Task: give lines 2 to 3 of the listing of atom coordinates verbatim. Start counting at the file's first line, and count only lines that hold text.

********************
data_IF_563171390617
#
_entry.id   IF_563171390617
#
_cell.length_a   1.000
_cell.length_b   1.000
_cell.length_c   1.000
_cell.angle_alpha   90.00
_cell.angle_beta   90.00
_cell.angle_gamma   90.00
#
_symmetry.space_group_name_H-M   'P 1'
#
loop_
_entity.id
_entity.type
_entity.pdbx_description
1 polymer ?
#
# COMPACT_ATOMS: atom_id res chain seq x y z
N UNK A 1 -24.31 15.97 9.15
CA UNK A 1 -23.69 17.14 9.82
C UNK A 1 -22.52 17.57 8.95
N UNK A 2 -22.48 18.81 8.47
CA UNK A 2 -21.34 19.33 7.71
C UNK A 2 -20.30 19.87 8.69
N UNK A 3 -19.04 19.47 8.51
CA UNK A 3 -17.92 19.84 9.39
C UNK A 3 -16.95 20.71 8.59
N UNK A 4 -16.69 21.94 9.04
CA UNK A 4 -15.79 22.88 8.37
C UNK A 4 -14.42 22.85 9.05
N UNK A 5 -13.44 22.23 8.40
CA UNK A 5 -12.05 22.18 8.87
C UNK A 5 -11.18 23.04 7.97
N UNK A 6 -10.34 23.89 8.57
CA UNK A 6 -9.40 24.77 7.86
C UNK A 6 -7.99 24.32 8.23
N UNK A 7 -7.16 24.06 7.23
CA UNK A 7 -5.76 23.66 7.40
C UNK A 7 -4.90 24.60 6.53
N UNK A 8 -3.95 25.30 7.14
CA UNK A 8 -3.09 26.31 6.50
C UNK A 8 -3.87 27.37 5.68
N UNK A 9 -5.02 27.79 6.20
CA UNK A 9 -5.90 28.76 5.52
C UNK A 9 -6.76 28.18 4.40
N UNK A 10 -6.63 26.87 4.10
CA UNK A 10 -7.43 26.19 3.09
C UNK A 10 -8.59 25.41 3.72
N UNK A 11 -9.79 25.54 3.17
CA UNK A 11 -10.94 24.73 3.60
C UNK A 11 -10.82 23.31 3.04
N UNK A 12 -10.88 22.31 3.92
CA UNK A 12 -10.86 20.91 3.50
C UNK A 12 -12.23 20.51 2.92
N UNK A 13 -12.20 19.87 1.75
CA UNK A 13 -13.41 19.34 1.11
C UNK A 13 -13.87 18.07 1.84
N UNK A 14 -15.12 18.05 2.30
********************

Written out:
#
_entry.id   IF_563171390617